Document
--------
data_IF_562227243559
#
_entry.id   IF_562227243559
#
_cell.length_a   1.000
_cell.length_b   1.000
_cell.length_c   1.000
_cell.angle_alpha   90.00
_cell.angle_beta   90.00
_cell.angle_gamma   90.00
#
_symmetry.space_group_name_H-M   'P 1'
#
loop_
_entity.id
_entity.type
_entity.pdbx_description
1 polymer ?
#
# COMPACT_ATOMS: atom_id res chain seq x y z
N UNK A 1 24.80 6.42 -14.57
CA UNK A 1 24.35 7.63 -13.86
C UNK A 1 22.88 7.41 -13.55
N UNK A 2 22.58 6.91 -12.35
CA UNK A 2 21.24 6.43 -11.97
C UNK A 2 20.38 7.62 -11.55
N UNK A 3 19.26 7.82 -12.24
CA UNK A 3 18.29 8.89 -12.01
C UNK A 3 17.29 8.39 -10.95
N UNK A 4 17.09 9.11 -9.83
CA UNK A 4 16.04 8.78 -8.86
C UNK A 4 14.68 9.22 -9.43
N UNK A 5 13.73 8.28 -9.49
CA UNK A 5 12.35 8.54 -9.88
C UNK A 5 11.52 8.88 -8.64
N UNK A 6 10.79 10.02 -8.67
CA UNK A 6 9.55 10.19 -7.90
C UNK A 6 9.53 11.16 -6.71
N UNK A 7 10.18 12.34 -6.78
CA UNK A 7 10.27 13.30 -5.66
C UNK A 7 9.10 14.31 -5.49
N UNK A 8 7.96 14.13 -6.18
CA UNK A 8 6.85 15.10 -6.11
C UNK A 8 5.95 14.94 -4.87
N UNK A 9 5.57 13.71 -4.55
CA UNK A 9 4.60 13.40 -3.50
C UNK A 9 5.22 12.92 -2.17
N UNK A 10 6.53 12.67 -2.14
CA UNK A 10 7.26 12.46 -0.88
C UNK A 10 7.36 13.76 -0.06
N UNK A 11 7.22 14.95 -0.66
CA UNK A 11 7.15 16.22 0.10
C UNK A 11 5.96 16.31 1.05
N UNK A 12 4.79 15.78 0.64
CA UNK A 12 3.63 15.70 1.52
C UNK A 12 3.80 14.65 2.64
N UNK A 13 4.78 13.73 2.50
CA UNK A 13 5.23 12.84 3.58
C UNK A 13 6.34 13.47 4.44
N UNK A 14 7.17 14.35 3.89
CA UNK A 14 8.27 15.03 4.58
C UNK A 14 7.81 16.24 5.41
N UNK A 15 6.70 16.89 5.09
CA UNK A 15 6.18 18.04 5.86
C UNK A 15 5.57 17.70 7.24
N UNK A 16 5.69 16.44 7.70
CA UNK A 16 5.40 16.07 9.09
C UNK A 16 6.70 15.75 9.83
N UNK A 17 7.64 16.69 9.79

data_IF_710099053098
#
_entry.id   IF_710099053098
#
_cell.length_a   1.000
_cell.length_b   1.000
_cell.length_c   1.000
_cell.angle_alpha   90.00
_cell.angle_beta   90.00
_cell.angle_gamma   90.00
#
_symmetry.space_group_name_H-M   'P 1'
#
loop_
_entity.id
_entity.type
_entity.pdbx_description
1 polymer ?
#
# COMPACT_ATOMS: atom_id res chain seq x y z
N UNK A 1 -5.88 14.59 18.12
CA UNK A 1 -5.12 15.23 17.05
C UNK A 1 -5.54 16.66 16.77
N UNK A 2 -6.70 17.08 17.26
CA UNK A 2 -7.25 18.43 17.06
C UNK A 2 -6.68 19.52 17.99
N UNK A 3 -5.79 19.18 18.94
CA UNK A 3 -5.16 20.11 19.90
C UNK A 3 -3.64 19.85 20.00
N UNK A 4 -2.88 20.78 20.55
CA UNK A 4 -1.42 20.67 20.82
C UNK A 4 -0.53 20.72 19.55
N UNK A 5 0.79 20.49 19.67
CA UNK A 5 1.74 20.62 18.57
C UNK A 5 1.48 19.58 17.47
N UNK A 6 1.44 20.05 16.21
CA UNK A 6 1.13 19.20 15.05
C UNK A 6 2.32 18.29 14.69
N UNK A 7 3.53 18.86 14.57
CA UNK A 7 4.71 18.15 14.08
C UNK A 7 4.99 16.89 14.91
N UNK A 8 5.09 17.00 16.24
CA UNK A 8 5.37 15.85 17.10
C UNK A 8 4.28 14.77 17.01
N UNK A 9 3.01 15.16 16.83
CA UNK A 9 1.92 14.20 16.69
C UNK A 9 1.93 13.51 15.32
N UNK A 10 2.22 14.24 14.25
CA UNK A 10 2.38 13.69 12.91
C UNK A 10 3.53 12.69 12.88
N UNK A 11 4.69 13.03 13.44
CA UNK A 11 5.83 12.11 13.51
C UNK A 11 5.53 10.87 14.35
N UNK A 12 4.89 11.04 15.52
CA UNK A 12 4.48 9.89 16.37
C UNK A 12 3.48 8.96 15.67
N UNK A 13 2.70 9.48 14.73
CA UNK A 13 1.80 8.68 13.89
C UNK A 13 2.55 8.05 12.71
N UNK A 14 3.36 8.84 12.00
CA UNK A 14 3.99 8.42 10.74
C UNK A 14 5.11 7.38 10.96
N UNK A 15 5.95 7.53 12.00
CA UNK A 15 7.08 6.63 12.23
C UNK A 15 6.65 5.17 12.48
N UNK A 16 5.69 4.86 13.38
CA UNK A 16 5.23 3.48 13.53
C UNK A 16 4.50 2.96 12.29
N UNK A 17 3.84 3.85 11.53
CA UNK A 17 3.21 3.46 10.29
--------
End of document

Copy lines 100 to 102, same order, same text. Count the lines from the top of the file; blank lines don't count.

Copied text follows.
CA UNK A 4 -1.42 20.67 20.82
C UNK A 4 -0.53 20.72 19.55
N UNK A 5 0.79 20.49 19.67